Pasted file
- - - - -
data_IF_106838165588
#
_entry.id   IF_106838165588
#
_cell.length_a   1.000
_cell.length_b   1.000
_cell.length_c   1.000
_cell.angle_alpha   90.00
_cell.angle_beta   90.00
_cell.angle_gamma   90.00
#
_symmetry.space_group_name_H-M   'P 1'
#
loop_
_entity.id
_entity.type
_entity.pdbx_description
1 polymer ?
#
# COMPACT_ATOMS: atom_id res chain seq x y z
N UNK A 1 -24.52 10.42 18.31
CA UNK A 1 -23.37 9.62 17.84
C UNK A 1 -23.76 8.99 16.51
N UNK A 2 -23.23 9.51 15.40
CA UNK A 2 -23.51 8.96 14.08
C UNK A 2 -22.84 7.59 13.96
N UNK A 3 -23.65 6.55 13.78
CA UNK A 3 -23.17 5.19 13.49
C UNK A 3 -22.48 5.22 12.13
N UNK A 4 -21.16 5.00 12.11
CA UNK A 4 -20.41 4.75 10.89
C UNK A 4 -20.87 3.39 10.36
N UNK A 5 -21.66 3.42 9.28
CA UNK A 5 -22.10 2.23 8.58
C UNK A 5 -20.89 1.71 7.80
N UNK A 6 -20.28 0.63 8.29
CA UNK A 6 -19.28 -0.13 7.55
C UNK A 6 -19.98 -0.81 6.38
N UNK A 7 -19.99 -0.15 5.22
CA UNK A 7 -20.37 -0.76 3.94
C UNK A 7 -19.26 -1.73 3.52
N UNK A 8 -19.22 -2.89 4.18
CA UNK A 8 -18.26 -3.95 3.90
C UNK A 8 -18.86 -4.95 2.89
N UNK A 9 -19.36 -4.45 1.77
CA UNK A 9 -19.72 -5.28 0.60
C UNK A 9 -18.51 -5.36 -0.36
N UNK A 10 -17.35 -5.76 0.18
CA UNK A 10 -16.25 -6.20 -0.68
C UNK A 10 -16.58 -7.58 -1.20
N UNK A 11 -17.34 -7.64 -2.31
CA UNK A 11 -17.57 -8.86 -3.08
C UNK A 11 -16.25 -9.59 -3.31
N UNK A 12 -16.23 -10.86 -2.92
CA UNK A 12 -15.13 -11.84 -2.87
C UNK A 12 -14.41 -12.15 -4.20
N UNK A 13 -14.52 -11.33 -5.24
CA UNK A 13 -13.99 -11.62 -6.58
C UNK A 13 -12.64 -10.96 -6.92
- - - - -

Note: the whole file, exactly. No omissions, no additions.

data_IF_106838165588
#
_entry.id   IF_106838165588
#
_cell.length_a   1.000
_cell.length_b   1.000
_cell.length_c   1.000
_cell.angle_alpha   90.00
_cell.angle_beta   90.00
_cell.angle_gamma   90.00
#
_symmetry.space_group_name_H-M   'P 1'
#
loop_
_entity.id
_entity.type
_entity.pdbx_description
1 polymer ?
#
# COMPACT_ATOMS: atom_id res chain seq x y z
N UNK A 1 -24.52 10.42 18.31
CA UNK A 1 -23.37 9.62 17.84
C UNK A 1 -23.76 8.99 16.51
N UNK A 2 -23.23 9.51 15.40
CA UNK A 2 -23.51 8.96 14.08
C UNK A 2 -22.84 7.59 13.96
N UNK A 3 -23.65 6.55 13.78
CA UNK A 3 -23.17 5.19 13.49
C UNK A 3 -22.48 5.22 12.13
N UNK A 4 -21.16 5.00 12.11
CA UNK A 4 -20.41 4.75 10.89
C UNK A 4 -20.87 3.39 10.36
N UNK A 5 -21.66 3.42 9.28
CA UNK A 5 -22.10 2.23 8.58
C UNK A 5 -20.89 1.71 7.80
N UNK A 6 -20.28 0.63 8.29
CA UNK A 6 -19.28 -0.13 7.55
C UNK A 6 -19.98 -0.81 6.38
N UNK A 7 -19.99 -0.15 5.22
CA UNK A 7 -20.37 -0.76 3.94
C UNK A 7 -19.26 -1.73 3.52
N UNK A 8 -19.22 -2.89 4.18
CA UNK A 8 -18.26 -3.95 3.90
C UNK A 8 -18.86 -4.95 2.89
N UNK A 9 -19.36 -4.45 1.77
CA UNK A 9 -19.72 -5.28 0.60
C UNK A 9 -18.51 -5.36 -0.36
N UNK A 10 -17.35 -5.76 0.18
CA UNK A 10 -16.25 -6.20 -0.68
C UNK A 10 -16.58 -7.58 -1.20
N UNK A 11 -17.34 -7.64 -2.31
CA UNK A 11 -17.57 -8.86 -3.08
C UNK A 11 -16.25 -9.59 -3.31
N UNK A 12 -16.23 -10.86 -2.92
CA UNK A 12 -15.13 -11.84 -2.87
C UNK A 12 -14.41 -12.15 -4.20
N UNK A 13 -14.52 -11.33 -5.24
CA UNK A 13 -13.99 -11.62 -6.58
C UNK A 13 -12.64 -10.96 -6.92